The disrupted family life of children and young people who come into care often means the loss of knowledge of their history, the documents and the photographs and the significant memories and associations that come with them. Life story books are mentioned in Families SA practice guidelines as a means to safeguard and make young people’s history available to them. We asked social workers and young people about life story books and how they support some of the most important rights identified by young people in the Charter of Rights.
‘Most children start to show interest in their family and family history when they enter the wider social world of school.’ explains Zoe Dalton, social worker at the Marion Families SA Office, ‘and this is a good time to introduce the life story book.
‘A foster carer of one boy I know of is doing really good work with him at age four on a life story book but this work with younger children is less common.’
Zoe explains how life story books have been typically created by foster carers but how there is a valuable role for social workers.
[I like it when my social worker] explains things really well and treats me like a normal person and not some foster kid. I think she genuinely cares when she helps me and my sister with our Story Books.
(Young person in care)
‘Foster carers are good at documenting the young person’s life within the foster family but venturing into birth family history and the associated issues is somewhere they may not, understandably, want to go.’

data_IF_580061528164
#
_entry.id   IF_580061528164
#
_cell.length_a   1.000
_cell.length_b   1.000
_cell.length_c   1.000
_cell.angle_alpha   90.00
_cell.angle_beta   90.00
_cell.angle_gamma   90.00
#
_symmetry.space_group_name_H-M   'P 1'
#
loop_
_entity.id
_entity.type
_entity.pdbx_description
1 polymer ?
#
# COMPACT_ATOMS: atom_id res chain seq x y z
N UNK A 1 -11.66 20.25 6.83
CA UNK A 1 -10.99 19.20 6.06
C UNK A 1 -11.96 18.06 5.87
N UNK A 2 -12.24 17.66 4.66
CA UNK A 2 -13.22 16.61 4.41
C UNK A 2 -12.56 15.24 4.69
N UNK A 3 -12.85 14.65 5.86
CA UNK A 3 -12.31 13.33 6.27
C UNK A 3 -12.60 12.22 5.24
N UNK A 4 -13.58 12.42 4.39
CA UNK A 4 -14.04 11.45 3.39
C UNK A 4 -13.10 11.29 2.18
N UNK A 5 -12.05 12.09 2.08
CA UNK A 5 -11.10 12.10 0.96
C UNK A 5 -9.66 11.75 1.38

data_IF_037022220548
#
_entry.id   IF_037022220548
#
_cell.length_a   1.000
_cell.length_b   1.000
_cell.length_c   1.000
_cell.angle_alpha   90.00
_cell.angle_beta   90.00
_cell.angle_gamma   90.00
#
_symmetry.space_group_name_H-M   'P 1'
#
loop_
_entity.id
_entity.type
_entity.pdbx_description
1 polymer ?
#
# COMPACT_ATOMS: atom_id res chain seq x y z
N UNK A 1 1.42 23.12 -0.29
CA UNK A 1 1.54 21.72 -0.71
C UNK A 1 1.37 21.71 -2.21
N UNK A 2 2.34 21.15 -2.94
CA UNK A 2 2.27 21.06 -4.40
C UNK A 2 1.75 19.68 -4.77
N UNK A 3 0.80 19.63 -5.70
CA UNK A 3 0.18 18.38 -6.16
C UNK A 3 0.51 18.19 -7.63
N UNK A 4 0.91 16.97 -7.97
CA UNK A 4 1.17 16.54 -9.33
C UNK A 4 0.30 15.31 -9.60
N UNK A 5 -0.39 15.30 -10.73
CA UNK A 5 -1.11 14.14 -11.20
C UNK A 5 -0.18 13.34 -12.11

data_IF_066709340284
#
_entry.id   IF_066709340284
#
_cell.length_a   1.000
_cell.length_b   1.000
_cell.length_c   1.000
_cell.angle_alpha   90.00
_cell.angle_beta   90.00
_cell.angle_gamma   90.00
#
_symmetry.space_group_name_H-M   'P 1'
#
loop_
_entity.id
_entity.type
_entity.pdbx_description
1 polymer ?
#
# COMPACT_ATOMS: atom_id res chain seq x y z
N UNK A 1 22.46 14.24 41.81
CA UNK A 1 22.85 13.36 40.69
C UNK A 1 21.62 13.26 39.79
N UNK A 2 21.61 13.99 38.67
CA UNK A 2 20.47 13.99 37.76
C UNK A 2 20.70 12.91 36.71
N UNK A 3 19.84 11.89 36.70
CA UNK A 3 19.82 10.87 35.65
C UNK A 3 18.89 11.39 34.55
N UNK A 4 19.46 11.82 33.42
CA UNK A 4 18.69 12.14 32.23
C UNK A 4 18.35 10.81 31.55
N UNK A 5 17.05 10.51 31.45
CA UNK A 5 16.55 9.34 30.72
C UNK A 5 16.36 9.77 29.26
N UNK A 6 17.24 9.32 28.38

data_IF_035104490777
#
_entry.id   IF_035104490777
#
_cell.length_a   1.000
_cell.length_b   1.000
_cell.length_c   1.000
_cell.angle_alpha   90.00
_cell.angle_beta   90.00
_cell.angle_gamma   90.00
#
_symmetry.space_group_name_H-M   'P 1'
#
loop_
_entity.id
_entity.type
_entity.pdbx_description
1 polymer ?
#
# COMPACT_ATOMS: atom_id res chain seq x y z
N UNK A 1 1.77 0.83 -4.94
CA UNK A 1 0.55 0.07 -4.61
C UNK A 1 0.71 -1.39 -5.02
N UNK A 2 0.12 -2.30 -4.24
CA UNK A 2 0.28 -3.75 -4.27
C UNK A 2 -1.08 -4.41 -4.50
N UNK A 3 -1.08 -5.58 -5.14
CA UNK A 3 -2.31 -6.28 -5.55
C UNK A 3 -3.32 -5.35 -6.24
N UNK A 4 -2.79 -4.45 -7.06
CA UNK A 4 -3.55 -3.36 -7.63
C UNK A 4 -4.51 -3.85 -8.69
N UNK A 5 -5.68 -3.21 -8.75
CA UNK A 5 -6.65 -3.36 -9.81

For young people in residential care too, social workers may be the guardian of important documents and a reliable and objective person with whom the life story book can be a valuable link.
‘Young people may change workers frequently and the life story book can help a new worker to more fully understand and build a relationship with a young person and also allow the young person to raise issues in a fun and non-confronting way,’ says Zoe.
Some of the Office’s Youth Advisors, however, urged caution, one saying ‘… for some children and young people, connecting or meeting with their family may not be…something they feel ready or comfortable to do.’
Social workers Kate Cameron and Jenny Patten who work for Child Protection Services at the Women’s and Children’s Hospital in a therapeutic role, also caution that the process needs to be handled with sensitivity.
‘A simple conversation about family or even viewing a birth family photograph can trigger powerful emotions and distressing memories,’ says Kate.
‘For some children the conversations initiated by the life story book can be very enjoyable while for others the issues may need the coordinated work of foster carers, social workers and mental health services to provide the necessary support,’ adds Jenny.
Zoe agrees, noting that the skills and training of social workers argues for a role for them in life story work.
Kate and Jenny point to the work of Liz Tongerie and the Aboriginal life story book as a culturally appropriate tool used to engage young Aboriginal people and record their history.
Discussing her methods, Zoe explains that she has drawn on resources from the NSW Department of Community Services website to help develop her team’s approach.
Kate and Jenny suggest that having a mandated, structured model could assist busy social workers to allocate the necessary time to life story work but stress that forcing them into a formulaic tick box approach would be a mistake.
‘While it is important to collect and save life information, how and when the information is used needs to be managed carefully for each child and in cooperation with other people who are supporting them,’ says Kate.
Beneficial as the life story book might be as a way of exploring a young person’s history with them, all recognised the young person’s right to opt out, to say ‘Not now.’
The last word goes to an older teenage boy, a client of Zoe’s, who finally agreed to assembling his important documents into a life story book, ‘as long as it doesn’t have to have glitter.’